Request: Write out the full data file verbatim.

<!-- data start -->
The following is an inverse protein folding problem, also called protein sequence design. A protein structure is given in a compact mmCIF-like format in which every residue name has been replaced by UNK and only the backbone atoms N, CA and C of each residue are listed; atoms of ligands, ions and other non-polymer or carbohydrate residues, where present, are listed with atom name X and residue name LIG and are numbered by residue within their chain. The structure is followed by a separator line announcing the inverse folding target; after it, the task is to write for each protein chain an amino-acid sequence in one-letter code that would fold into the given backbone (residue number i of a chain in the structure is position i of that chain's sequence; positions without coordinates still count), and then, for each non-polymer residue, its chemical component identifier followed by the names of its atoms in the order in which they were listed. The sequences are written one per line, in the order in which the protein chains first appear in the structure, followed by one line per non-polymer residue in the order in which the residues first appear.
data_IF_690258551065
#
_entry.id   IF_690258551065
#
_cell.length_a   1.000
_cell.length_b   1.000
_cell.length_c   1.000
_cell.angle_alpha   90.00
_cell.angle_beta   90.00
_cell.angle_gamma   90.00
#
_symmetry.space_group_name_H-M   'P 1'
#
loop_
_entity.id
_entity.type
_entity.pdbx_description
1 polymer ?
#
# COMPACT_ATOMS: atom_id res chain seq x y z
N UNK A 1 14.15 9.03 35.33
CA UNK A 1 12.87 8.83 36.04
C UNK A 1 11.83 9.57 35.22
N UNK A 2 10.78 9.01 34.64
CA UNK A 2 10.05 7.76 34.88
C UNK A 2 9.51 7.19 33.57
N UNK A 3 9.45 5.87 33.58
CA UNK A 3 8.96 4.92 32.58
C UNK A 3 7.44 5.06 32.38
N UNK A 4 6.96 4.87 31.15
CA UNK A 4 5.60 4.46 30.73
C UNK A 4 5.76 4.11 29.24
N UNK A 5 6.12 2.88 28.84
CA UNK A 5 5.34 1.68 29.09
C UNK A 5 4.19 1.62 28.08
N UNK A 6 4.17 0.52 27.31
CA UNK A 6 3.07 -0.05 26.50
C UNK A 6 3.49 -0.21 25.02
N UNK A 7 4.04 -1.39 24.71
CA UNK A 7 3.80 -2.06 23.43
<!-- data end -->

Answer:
The following is an inverse protein folding problem, also called protein sequence design. A protein structure is given in a compact mmCIF-like format in which every residue name has been replaced by UNK and only the backbone atoms N, CA and C of each residue are listed; atoms of ligands, ions and other non-polymer or carbohydrate residues, where present, are listed with atom name X and residue name LIG and are numbered by residue within their chain. The structure is followed by a separator line announcing the inverse folding target; after it, the task is to write for each protein chain an amino-acid sequence in one-letter code that would fold into the given backbone (residue number i of a chain in the structure is position i of that chain's sequence; positions without coordinates still count), and then, for each non-polymer residue, its chemical component identifier followed by the names of its atoms in the order in which they were listed. The sequences are written one per line, in the order in which the protein chains first appear in the structure, followed by one line per non-polymer residue in the order in which the residues first appear.
data_IF_690258551065
#
_entry.id   IF_690258551065
#
_cell.length_a   1.000
_cell.length_b   1.000
_cell.length_c   1.000
_cell.angle_alpha   90.00
_cell.angle_beta   90.00
_cell.angle_gamma   90.00
#
_symmetry.space_group_name_H-M   'P 1'
#
loop_
_entity.id
_entity.type
_entity.pdbx_description
1 polymer ?
#
# COMPACT_ATOMS: atom_id res chain seq x y z
N UNK A 1 14.15 9.03 35.33
CA UNK A 1 12.87 8.83 36.04
C UNK A 1 11.83 9.57 35.22
N UNK A 2 10.78 9.01 34.64
CA UNK A 2 10.05 7.76 34.88
C UNK A 2 9.51 7.19 33.57
N UNK A 3 9.45 5.87 33.58
CA UNK A 3 8.96 4.92 32.58
C UNK A 3 7.44 5.06 32.38
N UNK A 4 6.96 4.87 31.15
CA UNK A 4 5.60 4.46 30.73
C UNK A 4 5.76 4.11 29.24
N UNK A 5 6.12 2.88 28.84
CA UNK A 5 5.34 1.68 29.09
C UNK A 5 4.19 1.62 28.08
N UNK A 6 4.17 0.52 27.31
CA UNK A 6 3.07 -0.05 26.50
C UNK A 6 3.49 -0.21 25.02
N UNK A 7 4.04 -1.39 24.71
CA UNK A 7 3.80 -2.06 23.43